[-] 1 points by Spade2 (478) 2 years ago

LOL.

[-] -2 points by VantagePoint250624 (-51) 2 years ago

Bullshit, that coup/force majure happened long ago......

[-] 2 points by factsrfun (6890) from Phoenix, AZ 2 years ago

We don't "let" the sky be blue, it just is (for now), and if Obama loses 2016 won't mean much, becuase a Republican in the White House won't be giving it up, so it will be 2020, and alll we've done is "drill baby drill" I don't think we have that kind of time, I think we most likly lost our best chance in 2000, when "Nader the Traitor" did his thing. Now if we get the GOP below 40 in the Senate then yeah baby, we'll getting stuff done.

[-] 1 points by factsrfun (6890) from Phoenix, AZ 2 years ago

The only way we end the wars is get less than 40 GOP in the Senate, then maybe we get change.

[-] 1 points by Mooks (1985) 2 years ago

I think his above comment that Gore would have won if Nader did not run is indeed true. Gore lost Florida by only 500 votes (or won by 500, it was close either with fraud or without) and Nader had 97,500 votes. If even a small % of those people voted for Gore it would not have been close enough for fraud to occur.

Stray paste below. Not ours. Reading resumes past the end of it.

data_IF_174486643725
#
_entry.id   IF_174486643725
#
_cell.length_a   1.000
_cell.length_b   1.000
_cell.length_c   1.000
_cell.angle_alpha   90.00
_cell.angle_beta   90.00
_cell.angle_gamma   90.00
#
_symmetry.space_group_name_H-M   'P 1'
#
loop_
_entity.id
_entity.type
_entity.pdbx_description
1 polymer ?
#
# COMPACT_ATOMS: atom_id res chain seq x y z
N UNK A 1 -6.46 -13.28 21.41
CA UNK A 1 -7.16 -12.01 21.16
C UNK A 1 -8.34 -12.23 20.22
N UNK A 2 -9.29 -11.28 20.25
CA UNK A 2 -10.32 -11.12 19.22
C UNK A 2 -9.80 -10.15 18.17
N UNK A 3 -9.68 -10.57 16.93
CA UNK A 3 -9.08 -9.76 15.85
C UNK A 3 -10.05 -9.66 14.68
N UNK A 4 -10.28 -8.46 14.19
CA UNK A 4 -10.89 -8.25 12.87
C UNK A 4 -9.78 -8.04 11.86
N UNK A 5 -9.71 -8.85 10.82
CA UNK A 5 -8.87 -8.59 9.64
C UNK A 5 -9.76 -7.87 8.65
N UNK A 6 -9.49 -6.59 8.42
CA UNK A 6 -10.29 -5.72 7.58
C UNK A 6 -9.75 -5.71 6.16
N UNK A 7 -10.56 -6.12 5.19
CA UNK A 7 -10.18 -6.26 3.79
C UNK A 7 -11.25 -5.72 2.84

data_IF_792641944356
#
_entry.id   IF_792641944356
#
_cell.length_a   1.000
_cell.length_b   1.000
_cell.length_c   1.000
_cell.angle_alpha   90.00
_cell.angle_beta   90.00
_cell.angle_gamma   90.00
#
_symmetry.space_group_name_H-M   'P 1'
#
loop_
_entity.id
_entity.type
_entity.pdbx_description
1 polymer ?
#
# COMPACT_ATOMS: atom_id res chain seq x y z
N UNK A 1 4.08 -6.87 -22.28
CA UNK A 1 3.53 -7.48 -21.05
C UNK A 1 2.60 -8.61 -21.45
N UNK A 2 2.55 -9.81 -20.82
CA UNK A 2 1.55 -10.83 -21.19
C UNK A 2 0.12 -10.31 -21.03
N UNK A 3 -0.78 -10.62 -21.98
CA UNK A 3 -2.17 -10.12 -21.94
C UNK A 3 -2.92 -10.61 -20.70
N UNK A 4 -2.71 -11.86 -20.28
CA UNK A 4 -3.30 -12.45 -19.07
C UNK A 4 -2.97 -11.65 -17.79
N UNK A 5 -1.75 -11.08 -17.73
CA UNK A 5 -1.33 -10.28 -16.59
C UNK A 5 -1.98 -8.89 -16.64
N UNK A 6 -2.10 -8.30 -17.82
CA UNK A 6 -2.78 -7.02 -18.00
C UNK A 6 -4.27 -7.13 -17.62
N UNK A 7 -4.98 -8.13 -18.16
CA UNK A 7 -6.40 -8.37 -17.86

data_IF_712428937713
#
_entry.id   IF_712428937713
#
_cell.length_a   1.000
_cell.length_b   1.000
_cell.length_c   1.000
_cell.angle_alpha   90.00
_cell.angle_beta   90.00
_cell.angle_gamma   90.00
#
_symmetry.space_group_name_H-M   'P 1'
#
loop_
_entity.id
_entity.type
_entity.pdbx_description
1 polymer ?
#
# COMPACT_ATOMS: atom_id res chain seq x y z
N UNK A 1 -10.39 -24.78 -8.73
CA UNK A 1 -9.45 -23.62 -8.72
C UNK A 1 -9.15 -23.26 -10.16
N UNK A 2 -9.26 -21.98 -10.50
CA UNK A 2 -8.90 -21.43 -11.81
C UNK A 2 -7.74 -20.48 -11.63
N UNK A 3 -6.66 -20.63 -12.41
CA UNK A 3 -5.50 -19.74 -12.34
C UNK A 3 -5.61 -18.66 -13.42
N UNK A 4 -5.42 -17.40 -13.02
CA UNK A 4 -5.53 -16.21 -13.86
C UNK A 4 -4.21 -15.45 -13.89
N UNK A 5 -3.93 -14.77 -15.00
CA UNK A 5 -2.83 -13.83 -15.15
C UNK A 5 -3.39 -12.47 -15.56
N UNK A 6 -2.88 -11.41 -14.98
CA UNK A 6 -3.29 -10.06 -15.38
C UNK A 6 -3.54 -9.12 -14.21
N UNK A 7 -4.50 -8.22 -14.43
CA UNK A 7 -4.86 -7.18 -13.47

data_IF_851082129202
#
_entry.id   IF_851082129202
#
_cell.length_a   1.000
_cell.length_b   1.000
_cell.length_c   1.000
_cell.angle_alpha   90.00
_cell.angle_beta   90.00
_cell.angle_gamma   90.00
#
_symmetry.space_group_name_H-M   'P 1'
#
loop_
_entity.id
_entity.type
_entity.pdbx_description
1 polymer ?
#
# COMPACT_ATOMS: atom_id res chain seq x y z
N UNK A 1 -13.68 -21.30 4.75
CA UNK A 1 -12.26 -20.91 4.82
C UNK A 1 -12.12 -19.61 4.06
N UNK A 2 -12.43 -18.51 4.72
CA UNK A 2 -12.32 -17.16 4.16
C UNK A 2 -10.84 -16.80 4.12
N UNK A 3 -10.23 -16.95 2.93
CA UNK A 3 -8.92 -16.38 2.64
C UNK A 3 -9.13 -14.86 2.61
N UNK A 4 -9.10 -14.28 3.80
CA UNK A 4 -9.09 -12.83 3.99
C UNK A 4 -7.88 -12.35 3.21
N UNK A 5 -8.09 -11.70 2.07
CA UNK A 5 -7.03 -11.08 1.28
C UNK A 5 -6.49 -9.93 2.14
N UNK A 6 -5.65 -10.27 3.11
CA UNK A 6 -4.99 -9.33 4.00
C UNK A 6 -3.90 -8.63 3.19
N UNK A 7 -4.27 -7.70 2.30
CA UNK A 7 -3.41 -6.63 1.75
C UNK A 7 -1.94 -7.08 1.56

What you say in your first sentence may or may not be true but what the original poster wrote is indeed true.

[-] 1 points by factsrfun (6890) from Phoenix, AZ 2 years ago

Thanks for stopping by mooks, I think the truth is all we need.

[-] 1 points by TrevorMnemonic (5827) 2 years ago

Yeah and if Gore would have stepped down and backed Nader then Nader would have won... What's your point?

If Bush stepped down then Gore would have won too. What is the importance of making such odd "if" statements?

Having options for a president is very important. Being limited to 2 is not the best idea.

I think anytime you win an election by millions of votes and you somehow still don't win... it's fraud. It's my opinion... I happen to disagree with the framer's intention of the electoral college as well as believe that it needs to be changed. Also the situation with the recount in Florida was not good.

[-] 0 points by Mooks (1985) 2 years ago

Nader would not have won. I voted for Gore but that was basically a vote for Clinton. I would have voted for Bush all day over Nader, in 2000 or 2004. I think a lot of independents would have done the same.

I agree that options are very important. And I agree that the electoral college is a complete joke. But in our 2 party system, which does indeed suck, having Nader in the election took just enough voters from the left from Gore to give Bush the election.

Everything you say is true, and it is unfortunate that we have a system that allowed it to occur but it doesn't change the fact that it did happen. I am not talking principles or stuff like that, I agree with you there. This is just simple math.